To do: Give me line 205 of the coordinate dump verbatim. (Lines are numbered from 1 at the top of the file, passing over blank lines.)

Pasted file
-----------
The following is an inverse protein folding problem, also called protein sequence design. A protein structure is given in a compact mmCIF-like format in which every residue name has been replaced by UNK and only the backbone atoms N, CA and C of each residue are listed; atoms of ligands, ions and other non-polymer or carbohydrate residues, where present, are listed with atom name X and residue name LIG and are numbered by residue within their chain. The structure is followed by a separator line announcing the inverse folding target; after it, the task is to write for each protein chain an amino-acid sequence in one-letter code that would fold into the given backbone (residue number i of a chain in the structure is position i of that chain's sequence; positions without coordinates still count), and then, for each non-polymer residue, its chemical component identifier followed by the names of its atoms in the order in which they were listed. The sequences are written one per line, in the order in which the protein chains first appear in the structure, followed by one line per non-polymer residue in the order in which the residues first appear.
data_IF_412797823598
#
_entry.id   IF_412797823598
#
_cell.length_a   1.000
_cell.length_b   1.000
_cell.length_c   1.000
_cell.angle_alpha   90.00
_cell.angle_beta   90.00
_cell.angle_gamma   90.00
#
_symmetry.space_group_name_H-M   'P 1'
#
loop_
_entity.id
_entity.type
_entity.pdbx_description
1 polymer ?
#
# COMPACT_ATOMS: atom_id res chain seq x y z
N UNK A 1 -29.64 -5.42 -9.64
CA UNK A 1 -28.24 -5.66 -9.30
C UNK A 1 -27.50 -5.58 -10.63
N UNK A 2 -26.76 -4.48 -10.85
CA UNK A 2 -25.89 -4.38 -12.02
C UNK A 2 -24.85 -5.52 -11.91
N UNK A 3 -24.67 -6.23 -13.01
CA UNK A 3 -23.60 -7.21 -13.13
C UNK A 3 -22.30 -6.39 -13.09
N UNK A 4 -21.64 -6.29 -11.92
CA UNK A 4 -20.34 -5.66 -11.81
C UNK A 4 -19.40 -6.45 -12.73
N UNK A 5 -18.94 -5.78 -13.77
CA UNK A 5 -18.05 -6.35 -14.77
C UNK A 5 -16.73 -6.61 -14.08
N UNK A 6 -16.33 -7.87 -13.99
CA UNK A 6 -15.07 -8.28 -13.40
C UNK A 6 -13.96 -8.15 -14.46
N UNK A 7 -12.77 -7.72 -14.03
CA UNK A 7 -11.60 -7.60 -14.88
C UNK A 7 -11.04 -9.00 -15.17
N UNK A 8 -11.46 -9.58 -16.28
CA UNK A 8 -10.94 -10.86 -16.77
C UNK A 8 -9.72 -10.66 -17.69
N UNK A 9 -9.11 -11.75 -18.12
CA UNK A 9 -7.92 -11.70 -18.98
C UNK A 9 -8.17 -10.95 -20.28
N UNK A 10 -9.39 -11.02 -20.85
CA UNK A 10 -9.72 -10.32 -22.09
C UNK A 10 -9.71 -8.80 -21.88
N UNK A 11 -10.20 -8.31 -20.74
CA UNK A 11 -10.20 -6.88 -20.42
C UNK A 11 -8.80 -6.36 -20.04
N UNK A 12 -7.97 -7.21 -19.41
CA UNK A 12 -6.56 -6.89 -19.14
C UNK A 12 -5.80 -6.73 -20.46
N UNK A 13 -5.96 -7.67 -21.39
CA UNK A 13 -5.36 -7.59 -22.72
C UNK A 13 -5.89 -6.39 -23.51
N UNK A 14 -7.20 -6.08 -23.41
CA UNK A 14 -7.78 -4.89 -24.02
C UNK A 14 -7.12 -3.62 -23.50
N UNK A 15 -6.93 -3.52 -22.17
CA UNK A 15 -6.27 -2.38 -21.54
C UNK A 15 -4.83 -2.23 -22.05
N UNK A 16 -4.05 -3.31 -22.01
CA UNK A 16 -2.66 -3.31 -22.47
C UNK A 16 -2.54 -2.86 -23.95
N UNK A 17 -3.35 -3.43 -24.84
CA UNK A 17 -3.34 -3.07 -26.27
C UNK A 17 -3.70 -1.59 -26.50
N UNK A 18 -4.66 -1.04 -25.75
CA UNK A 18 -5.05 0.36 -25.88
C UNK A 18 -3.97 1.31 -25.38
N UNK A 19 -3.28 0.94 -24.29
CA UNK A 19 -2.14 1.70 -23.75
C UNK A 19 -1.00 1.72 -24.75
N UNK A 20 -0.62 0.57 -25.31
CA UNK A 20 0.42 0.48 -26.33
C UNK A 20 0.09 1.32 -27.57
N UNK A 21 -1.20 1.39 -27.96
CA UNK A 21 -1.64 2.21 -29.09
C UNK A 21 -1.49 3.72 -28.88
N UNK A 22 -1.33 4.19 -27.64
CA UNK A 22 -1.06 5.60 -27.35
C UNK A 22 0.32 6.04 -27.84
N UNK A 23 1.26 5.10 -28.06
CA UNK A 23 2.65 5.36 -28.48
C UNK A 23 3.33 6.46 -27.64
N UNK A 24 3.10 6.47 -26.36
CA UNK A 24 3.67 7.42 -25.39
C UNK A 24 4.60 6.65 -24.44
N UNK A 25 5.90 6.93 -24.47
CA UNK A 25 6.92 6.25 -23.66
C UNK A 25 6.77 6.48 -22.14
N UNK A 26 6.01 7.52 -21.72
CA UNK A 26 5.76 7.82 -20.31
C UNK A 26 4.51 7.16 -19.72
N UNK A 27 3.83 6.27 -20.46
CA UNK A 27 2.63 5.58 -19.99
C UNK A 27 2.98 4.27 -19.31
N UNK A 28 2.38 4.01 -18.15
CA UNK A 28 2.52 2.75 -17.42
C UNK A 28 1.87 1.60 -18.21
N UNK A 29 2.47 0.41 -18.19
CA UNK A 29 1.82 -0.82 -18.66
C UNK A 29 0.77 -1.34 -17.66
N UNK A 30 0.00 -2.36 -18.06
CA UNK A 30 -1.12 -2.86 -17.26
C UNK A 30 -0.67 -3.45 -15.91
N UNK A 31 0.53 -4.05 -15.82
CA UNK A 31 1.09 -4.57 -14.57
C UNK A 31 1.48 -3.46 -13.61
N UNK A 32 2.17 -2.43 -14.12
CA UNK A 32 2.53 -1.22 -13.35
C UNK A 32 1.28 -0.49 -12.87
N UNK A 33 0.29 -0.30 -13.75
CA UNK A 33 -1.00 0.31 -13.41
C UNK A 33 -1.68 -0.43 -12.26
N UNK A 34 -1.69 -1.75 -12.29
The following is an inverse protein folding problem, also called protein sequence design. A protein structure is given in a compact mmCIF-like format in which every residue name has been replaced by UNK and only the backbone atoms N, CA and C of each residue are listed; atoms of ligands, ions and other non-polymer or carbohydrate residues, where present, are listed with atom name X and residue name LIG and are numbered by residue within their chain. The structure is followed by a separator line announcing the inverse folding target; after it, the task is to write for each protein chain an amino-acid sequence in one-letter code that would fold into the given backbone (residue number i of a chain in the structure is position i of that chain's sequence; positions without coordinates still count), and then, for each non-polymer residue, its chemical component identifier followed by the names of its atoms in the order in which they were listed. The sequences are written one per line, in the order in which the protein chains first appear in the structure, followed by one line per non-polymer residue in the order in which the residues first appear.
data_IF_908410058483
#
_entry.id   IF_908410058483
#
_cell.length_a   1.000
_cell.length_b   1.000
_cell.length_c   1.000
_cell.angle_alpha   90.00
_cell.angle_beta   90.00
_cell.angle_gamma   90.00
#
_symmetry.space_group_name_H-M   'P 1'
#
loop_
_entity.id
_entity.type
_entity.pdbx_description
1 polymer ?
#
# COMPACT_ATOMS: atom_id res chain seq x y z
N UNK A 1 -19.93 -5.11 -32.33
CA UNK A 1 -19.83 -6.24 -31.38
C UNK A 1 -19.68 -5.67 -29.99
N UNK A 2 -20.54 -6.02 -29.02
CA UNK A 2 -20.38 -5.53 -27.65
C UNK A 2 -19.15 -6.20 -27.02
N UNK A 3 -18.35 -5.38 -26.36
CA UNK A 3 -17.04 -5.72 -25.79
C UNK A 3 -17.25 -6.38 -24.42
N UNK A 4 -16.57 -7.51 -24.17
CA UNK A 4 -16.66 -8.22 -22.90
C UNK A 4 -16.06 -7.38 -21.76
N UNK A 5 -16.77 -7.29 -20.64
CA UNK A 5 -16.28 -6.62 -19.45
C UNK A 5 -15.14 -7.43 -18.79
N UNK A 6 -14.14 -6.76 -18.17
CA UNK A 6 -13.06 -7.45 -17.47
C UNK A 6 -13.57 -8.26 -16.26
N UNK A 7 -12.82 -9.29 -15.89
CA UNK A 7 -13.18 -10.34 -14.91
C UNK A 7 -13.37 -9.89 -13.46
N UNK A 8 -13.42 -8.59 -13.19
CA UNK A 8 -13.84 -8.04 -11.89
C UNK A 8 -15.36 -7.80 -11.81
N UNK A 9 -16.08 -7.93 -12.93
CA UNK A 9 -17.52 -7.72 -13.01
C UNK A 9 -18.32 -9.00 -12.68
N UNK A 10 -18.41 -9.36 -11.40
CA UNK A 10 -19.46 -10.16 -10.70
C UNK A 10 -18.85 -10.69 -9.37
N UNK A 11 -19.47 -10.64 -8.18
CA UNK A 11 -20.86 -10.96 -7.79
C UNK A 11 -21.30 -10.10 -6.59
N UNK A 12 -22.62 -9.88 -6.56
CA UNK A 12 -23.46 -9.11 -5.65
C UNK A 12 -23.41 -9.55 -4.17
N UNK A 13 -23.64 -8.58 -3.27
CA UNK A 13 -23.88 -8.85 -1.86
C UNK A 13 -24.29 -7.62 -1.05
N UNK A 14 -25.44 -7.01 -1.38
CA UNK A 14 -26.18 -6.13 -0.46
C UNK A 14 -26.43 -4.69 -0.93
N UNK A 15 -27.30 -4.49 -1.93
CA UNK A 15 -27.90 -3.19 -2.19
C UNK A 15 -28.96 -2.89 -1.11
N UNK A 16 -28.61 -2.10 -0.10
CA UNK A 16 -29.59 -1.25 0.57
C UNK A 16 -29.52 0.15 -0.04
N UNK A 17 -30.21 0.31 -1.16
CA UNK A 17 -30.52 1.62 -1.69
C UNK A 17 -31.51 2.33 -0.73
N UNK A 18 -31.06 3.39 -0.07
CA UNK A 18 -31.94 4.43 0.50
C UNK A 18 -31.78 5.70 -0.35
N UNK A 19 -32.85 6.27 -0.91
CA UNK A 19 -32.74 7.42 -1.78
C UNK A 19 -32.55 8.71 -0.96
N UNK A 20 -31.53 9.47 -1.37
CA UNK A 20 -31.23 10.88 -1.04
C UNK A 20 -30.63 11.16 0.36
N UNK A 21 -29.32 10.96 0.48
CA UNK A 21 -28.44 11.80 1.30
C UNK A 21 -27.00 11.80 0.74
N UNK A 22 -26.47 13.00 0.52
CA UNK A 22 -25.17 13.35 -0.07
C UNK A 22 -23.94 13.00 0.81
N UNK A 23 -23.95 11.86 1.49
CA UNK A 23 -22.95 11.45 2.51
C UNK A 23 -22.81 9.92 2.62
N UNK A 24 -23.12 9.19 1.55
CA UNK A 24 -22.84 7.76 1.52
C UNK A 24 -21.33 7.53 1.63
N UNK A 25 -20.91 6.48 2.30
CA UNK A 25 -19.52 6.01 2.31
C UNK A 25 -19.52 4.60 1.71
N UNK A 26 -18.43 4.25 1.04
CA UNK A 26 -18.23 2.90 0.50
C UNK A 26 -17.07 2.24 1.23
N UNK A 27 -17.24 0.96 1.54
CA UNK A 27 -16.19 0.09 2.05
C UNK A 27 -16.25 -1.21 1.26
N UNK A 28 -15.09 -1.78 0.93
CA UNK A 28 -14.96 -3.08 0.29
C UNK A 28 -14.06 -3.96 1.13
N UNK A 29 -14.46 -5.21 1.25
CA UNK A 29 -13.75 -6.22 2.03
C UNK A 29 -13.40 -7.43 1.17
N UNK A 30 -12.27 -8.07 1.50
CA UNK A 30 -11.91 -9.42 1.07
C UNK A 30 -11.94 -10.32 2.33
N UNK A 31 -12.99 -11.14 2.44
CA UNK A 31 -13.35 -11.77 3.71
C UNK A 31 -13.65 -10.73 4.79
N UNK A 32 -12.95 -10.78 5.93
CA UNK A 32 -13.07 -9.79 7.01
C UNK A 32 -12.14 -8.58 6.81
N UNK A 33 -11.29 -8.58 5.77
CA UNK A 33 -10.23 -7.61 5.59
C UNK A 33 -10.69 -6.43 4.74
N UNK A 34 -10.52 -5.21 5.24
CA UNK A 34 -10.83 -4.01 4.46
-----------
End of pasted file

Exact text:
C UNK A 21 -27.00 11.80 0.74